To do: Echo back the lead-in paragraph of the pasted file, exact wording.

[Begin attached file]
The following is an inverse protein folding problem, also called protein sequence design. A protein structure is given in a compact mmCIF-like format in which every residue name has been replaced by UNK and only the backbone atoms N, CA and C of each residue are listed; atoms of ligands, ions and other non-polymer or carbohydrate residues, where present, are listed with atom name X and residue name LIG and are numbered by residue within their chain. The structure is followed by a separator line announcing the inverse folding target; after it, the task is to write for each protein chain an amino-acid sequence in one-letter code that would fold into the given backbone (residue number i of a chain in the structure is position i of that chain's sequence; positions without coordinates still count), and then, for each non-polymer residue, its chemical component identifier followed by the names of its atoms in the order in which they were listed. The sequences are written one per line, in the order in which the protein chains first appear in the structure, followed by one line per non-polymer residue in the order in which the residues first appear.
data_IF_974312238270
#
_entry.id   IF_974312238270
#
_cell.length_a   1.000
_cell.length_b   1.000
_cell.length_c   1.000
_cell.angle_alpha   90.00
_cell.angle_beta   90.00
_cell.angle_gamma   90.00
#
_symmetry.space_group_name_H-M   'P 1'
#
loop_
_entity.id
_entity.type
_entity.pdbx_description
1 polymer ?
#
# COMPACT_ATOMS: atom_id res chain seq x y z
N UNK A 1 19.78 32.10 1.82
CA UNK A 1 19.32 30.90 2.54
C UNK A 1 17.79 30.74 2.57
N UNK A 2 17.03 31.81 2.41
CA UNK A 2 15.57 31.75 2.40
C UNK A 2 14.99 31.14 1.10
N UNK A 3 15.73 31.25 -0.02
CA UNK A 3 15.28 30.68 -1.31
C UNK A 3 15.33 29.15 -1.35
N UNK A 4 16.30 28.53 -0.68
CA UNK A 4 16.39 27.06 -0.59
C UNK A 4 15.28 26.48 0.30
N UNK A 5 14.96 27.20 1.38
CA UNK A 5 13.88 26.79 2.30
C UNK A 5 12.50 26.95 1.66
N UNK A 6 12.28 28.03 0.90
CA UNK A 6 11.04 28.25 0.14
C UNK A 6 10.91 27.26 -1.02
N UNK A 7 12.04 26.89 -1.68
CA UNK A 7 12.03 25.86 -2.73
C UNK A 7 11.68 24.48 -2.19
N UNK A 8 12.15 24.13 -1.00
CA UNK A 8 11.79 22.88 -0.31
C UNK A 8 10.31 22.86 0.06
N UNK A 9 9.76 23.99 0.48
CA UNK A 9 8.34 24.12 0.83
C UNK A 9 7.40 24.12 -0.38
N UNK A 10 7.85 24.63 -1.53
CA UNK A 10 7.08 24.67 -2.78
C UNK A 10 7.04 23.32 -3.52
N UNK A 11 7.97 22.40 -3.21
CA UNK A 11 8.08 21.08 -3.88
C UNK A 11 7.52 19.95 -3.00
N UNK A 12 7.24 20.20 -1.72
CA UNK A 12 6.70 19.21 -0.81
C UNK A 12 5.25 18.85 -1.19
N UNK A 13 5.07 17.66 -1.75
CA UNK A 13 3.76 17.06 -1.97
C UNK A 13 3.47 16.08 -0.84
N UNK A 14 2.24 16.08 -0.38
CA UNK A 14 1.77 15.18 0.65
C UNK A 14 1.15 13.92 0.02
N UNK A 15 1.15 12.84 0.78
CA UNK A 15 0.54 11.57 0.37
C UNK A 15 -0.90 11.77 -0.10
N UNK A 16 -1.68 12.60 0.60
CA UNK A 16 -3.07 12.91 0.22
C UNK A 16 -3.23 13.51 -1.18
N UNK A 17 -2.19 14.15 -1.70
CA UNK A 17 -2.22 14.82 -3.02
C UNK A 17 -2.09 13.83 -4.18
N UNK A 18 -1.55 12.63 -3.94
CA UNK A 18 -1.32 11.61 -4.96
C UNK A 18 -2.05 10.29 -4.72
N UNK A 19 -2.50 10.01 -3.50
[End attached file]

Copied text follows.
The following is an inverse protein folding problem, also called protein sequence design. A protein structure is given in a compact mmCIF-like format in which every residue name has been replaced by UNK and only the backbone atoms N, CA and C of each residue are listed; atoms of ligands, ions and other non-polymer or carbohydrate residues, where present, are listed with atom name X and residue name LIG and are numbered by residue within their chain. The structure is followed by a separator line announcing the inverse folding target; after it, the task is to write for each protein chain an amino-acid sequence in one-letter code that would fold into the given backbone (residue number i of a chain in the structure is position i of that chain's sequence; positions without coordinates still count), and then, for each non-polymer residue, its chemical component identifier followed by the names of its atoms in the order in which they were listed. The sequences are written one per line, in the order in which the protein chains first appear in the structure, followed by one line per non-polymer residue in the order in which the residues first appear.